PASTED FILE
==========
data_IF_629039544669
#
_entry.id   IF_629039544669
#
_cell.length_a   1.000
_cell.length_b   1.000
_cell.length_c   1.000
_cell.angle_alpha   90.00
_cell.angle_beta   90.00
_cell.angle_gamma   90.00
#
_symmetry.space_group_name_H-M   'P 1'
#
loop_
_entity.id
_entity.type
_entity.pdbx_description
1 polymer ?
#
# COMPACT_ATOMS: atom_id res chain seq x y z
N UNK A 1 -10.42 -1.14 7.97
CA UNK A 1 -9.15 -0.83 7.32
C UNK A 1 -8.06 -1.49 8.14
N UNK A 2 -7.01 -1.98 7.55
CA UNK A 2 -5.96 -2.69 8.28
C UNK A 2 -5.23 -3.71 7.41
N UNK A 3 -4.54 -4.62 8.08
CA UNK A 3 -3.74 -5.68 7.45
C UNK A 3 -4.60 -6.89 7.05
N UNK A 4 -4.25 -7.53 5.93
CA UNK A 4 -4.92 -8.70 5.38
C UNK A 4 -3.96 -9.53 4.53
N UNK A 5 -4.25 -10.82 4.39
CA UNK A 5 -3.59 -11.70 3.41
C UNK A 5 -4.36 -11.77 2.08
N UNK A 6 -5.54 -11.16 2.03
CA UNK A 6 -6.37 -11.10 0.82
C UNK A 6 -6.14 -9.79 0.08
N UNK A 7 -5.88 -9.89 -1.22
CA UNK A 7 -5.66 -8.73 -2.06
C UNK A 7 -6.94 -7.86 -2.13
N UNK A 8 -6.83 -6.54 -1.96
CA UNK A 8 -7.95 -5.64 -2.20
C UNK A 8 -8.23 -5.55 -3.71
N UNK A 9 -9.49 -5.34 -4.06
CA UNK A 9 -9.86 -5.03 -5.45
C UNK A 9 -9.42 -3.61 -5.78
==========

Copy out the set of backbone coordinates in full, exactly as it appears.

data_IF_629039544669
#
_entry.id   IF_629039544669
#
_cell.length_a   1.000
_cell.length_b   1.000
_cell.length_c   1.000
_cell.angle_alpha   90.00
_cell.angle_beta   90.00
_cell.angle_gamma   90.00
#
_symmetry.space_group_name_H-M   'P 1'
#
loop_
_entity.id
_entity.type
_entity.pdbx_description
1 polymer ?
#
# COMPACT_ATOMS: atom_id res chain seq x y z
N UNK A 1 -10.42 -1.14 7.97
CA UNK A 1 -9.15 -0.83 7.32
C UNK A 1 -8.06 -1.49 8.14
N UNK A 2 -7.01 -1.98 7.55
CA UNK A 2 -5.96 -2.69 8.28
C UNK A 2 -5.23 -3.71 7.41
N UNK A 3 -4.54 -4.62 8.08
CA UNK A 3 -3.74 -5.68 7.45
C UNK A 3 -4.60 -6.89 7.05
N UNK A 4 -4.25 -7.53 5.93
CA UNK A 4 -4.92 -8.70 5.38
C UNK A 4 -3.96 -9.53 4.53
N UNK A 5 -4.25 -10.82 4.39
CA UNK A 5 -3.59 -11.70 3.41
C UNK A 5 -4.36 -11.77 2.08
N UNK A 6 -5.54 -11.16 2.03
CA UNK A 6 -6.37 -11.10 0.82
C UNK A 6 -6.14 -9.79 0.08
N UNK A 7 -5.88 -9.89 -1.22
CA UNK A 7 -5.66 -8.73 -2.06
C UNK A 7 -6.94 -7.86 -2.13
N UNK A 8 -6.83 -6.54 -1.96
CA UNK A 8 -7.95 -5.64 -2.20
C UNK A 8 -8.23 -5.55 -3.71
N UNK A 9 -9.49 -5.34 -4.06
CA UNK A 9 -9.86 -5.03 -5.45
C UNK A 9 -9.42 -3.61 -5.78